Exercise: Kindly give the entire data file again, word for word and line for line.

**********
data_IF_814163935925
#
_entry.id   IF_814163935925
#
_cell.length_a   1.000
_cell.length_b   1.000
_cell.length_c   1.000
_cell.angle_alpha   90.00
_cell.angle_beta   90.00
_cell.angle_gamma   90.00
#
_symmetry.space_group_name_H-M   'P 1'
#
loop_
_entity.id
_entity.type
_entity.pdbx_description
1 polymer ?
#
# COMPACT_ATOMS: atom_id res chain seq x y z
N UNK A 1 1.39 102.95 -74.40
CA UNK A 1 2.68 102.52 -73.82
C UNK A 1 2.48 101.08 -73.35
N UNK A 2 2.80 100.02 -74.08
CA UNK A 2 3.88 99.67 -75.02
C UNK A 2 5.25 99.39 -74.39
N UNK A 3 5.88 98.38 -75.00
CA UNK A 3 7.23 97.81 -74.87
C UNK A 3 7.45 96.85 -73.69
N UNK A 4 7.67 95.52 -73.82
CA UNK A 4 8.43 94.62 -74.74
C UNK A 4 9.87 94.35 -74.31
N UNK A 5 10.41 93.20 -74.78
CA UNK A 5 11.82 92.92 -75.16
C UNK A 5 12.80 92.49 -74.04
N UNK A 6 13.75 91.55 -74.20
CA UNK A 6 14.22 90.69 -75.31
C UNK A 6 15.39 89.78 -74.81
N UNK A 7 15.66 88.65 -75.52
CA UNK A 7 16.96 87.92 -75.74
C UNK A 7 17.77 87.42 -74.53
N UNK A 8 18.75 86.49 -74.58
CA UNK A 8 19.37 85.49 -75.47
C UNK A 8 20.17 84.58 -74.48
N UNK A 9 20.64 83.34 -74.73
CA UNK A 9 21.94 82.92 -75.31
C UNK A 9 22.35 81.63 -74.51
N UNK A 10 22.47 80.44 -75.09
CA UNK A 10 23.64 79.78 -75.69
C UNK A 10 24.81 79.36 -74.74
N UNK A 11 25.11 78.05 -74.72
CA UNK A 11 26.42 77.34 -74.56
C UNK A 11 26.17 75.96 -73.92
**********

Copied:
data_IF_814163935925
#
_entry.id   IF_814163935925
#
_cell.length_a   1.000
_cell.length_b   1.000
_cell.length_c   1.000
_cell.angle_alpha   90.00
_cell.angle_beta   90.00
_cell.angle_gamma   90.00
#
_symmetry.space_group_name_H-M   'P 1'
#
loop_
_entity.id
_entity.type
_entity.pdbx_description
1 polymer ?
#
# COMPACT_ATOMS: atom_id res chain seq x y z
N UNK A 1 1.39 102.95 -74.40
CA UNK A 1 2.68 102.52 -73.82
C UNK A 1 2.48 101.08 -73.35
N UNK A 2 2.80 100.02 -74.08
CA UNK A 2 3.88 99.67 -75.02
C UNK A 2 5.25 99.39 -74.39
N UNK A 3 5.88 98.38 -75.00
CA UNK A 3 7.23 97.81 -74.87
C UNK A 3 7.45 96.85 -73.69
N UNK A 4 7.67 95.52 -73.82
CA UNK A 4 8.43 94.62 -74.74
C UNK A 4 9.87 94.35 -74.31
N UNK A 5 10.41 93.20 -74.78
CA UNK A 5 11.82 92.92 -75.16
C UNK A 5 12.80 92.49 -74.04
N UNK A 6 13.75 91.55 -74.20
CA UNK A 6 14.22 90.69 -75.31
C UNK A 6 15.39 89.78 -74.81
N UNK A 7 15.66 88.65 -75.52
CA UNK A 7 16.96 87.92 -75.74
C UNK A 7 17.77 87.42 -74.53
N UNK A 8 18.75 86.49 -74.58
CA UNK A 8 19.37 85.49 -75.47
C UNK A 8 20.17 84.58 -74.48
N UNK A 9 20.64 83.34 -74.73
CA UNK A 9 21.94 82.92 -75.31
C UNK A 9 22.35 81.63 -74.51
N UNK A 10 22.47 80.44 -75.09
CA UNK A 10 23.64 79.78 -75.69
C UNK A 10 24.81 79.36 -74.74
N UNK A 11 25.11 78.05 -74.72
CA UNK A 11 26.42 77.34 -74.56
C UNK A 11 26.17 75.96 -73.92